While homeowners can arrange a home inspection at any time for any reason, the most common reason that they occur is because the home is being sold. The primary purpose is discovery – so that both buyers and sellers are aware of any notable safety hazards or needed repairs in the home in question. For a buyer, these reports are particularly significant, so it makes sense to be as prepared as possible for what to expect. With that in mind, we have compiled a basic list of things that the home inspection ought to cover.
So, what is a home inspection? Home inspections take place when a certified home inspector does a methodical inspection of a home, looking in various – but specific – areas of the home for potential signs of damage or trouble. This inspection largely revolves around the physical structure of the home, from the foundation up to the roof. The end result is that both the buyer and the seller have an equal understanding of any repairs or safety risks associated with the home before moving forward.Areas of Note During Inspections Include:
• Basement and Foundation: As the bedrock of the structure, the inspection will assess your basement (if any) and foundation to ensure that there are no cracks, signs of water damage, insufficient insulation, or other troublesome signs that the foundation needs work.
• Ceilings: The inspector will investigate the ceilings on each level of the home to ensure that they are level, and without stains or cracks (which may be evidence of unwanted moisture, or foundation trouble).
• Attic: Much like the basement, the attic will be inspected to ensure it has proper ventilation and insulation for its designated use, and no signs of water damage.
• Bathrooms and Plumbing: Plumbing can be a real pain point for buyers, especially in older homes (such as the treasured Heritage Homes of the GTA). The plumbing will be examined for damaged/leaking pipes, and correct hot water temperature. The home’s plumbing appliances will also be inspected, in and outside of the bathroom to ensure that all sinks, toilets, showers and bathtubs are functioning properly. Similarly, the bathroom’s fan and water pressure will be inspected to ensure they are in working order.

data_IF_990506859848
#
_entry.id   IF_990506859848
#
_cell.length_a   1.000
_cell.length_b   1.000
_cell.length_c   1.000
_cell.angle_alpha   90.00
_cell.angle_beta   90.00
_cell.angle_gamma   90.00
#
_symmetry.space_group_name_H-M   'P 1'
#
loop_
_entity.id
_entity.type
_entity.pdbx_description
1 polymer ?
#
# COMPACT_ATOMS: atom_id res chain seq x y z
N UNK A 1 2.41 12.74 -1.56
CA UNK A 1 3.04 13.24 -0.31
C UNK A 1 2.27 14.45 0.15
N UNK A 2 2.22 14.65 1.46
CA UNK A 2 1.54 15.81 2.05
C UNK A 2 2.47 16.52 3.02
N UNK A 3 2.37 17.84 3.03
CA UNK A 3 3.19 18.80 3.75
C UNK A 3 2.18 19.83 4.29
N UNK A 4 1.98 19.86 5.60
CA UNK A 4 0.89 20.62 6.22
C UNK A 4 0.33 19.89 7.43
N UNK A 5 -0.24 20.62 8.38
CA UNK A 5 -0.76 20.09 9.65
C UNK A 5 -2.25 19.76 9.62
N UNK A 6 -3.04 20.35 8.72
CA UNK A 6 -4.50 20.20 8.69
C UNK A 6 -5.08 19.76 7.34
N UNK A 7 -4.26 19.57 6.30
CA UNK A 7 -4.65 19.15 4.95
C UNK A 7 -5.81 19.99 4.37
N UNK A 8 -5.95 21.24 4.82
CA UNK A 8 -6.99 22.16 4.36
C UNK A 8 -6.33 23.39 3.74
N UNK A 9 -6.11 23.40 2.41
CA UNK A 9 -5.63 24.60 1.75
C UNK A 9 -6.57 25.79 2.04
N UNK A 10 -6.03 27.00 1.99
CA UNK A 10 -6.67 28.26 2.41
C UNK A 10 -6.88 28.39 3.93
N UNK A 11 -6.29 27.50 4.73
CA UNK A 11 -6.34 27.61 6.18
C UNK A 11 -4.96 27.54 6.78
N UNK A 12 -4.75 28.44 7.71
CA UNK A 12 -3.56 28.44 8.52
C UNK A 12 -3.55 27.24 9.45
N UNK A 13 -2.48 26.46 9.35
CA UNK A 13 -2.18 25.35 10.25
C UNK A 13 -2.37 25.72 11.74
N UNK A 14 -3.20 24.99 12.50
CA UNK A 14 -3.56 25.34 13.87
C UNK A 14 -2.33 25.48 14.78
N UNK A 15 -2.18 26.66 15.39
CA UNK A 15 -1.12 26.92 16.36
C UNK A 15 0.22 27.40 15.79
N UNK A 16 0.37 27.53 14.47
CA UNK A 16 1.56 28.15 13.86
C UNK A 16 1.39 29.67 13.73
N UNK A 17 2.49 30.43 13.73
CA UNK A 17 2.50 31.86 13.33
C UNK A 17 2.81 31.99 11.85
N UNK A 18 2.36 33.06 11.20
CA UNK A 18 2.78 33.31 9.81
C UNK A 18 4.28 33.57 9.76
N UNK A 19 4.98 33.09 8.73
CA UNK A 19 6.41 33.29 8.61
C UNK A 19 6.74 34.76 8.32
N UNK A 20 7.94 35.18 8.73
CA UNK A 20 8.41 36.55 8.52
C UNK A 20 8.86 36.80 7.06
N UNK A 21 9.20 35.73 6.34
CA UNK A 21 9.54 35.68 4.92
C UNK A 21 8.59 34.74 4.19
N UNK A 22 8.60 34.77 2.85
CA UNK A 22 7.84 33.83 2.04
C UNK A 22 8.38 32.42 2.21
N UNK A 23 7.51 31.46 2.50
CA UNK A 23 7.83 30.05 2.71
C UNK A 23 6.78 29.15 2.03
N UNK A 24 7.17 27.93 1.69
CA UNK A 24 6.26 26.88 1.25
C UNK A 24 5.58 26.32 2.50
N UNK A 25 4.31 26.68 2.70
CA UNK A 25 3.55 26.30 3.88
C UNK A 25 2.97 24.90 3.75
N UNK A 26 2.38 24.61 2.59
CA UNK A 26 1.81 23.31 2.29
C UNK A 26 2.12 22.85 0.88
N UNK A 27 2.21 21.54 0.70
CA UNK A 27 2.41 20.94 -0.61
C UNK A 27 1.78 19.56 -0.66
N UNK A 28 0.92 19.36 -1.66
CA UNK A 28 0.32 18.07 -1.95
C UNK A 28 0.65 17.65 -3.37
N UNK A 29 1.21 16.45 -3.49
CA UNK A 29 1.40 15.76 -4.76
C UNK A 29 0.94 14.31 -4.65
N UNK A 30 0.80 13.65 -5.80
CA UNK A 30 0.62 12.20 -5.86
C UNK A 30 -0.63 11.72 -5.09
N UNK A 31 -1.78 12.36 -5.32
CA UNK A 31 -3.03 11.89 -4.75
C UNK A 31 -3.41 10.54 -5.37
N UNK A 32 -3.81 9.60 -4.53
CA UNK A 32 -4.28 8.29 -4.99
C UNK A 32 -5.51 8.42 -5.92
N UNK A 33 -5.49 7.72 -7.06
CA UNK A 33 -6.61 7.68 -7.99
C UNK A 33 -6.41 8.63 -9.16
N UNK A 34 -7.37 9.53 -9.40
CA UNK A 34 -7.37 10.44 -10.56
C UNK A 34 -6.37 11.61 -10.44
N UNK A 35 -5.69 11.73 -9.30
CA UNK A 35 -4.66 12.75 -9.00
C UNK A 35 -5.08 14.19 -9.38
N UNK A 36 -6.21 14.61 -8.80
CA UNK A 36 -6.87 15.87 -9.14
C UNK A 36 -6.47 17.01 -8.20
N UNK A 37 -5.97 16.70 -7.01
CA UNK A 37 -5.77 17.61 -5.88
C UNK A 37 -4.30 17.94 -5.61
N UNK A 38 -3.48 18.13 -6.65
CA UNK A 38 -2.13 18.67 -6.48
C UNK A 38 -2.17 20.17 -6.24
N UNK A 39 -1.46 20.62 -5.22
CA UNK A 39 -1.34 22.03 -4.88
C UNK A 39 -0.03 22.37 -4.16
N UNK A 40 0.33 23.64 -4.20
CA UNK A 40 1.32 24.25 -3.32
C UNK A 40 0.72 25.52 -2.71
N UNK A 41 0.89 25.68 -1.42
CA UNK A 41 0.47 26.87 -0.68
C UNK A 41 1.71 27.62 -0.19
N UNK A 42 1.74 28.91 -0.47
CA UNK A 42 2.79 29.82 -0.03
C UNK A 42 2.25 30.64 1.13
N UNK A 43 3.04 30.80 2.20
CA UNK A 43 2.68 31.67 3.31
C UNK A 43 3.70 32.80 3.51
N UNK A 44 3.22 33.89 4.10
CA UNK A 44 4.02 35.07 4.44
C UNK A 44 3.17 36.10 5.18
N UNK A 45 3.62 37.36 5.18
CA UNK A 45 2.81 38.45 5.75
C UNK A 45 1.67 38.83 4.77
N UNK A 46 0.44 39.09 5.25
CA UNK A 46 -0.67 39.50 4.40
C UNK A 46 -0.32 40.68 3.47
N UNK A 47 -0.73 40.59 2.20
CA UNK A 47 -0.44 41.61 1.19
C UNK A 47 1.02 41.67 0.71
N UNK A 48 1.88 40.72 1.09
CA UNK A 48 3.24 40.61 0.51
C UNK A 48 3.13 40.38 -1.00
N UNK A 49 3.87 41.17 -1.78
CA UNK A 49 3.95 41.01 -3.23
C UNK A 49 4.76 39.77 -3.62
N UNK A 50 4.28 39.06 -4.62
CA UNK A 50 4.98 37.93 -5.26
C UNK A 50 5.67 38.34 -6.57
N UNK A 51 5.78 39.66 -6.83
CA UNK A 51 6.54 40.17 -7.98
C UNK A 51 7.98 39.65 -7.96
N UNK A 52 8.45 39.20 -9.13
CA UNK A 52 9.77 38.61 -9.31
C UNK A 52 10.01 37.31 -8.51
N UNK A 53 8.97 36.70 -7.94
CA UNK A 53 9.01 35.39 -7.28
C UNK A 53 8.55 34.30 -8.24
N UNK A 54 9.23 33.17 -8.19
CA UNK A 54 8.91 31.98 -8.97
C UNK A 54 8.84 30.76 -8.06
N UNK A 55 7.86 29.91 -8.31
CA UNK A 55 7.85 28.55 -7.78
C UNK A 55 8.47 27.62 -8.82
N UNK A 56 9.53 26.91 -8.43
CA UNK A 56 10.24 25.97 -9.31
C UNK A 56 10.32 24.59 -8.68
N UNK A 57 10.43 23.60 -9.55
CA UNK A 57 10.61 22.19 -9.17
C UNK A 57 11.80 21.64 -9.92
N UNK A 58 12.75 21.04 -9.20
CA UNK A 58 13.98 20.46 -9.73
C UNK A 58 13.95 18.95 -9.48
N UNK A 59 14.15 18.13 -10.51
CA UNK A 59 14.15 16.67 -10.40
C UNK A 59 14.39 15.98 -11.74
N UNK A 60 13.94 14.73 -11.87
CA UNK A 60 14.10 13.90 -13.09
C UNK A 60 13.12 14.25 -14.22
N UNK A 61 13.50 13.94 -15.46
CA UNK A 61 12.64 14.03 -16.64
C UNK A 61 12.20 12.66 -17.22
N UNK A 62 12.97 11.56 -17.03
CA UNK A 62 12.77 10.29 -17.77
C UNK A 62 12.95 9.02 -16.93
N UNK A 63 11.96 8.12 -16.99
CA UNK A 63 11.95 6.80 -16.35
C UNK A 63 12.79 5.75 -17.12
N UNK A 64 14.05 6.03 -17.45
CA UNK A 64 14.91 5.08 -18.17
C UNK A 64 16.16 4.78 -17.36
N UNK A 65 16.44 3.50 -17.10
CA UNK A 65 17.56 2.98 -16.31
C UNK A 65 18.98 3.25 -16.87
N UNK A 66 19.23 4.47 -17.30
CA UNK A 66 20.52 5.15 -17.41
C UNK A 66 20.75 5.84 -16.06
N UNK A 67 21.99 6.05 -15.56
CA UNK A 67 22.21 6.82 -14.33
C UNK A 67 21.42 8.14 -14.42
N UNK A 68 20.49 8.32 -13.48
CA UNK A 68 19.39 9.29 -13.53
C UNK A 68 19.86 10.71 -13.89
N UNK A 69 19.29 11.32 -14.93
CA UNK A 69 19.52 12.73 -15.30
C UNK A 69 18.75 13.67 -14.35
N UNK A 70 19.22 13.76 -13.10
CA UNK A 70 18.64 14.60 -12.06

• Electrical Systems: Another common pain point in older homes, an inspector will check out the home’s electrical systems to confirm whether or not they are up to code: this means circuit breakers and grounding, exhaust fans and light fixtures, outlets, and smoke detectors.
• Doors and Windows: Doors and windows will be inspected for any signs of cracks, decay, or rot. They will also be inspected to ensure that they have proper alignment and secure frames. Windows go a little more in depth: inspectors will also keep an eye out for the installation of drip caps, use of storm windows, and caulked frame joints.
• Structural Integrity: The general structure of the home will be inspected for leaks, cracks, and other signs of foundation or concrete basement floor trouble.
• HVAC: The HVAC system of the home will be inspected to make sure it is properly able to heat and cool the home to local regulations. Similarly, the inspection will include the functionality of the water heater, and any damages to existing chimneys or fireplaces.
• Roof: We hope the seller has been maintaining their eavestroughs and downspouts! The home inspector will be on the lookout for damaged or loose shingles, as well as ensuring the gutters and vents are clear and in functioning order.
• Kitchen: Similar to the bathroom inspection, the kitchen will be checked to ensure it has sufficient insulation and functional appliances, where applicable.
• Garage: If the home in question has a garage, it will be examined for functionality (does the door open?), as well as general damage relating to the home’s electrical systems and foundation.
• Exterior surfaces: The inspector will make note of any exterior damage to siding, loose stucco, or peeling paint.
• Yard and Outside Areas: Last but certainly not least, your inspector will examine the areas surrounding the home to be sure there are no hazards such as septic tank leaks or improper drainage.
It sounds like an overwhelming process, and it often proves to be just that – especially for first time buyers. However, it’s important to note that your role in this process, once the inspector has been secured, is entirely hands-off. The complex nature of these investigations requires a trained and experienced eye, and that is the precise reason why home inspections are done by third party professionals.
If you are interested in learning more about foundation or structural home inspection or are looking into repairs on a new home of your own in the Greater Toronto Area, the experts here at GJ MacRae can help. For the better part of the last four decades, our dedicated team of professionals have been providing full service basement waterproofing and structural foundation repair to GTA. Contact us today to request a free consultation, or simply to answer any questions you may have.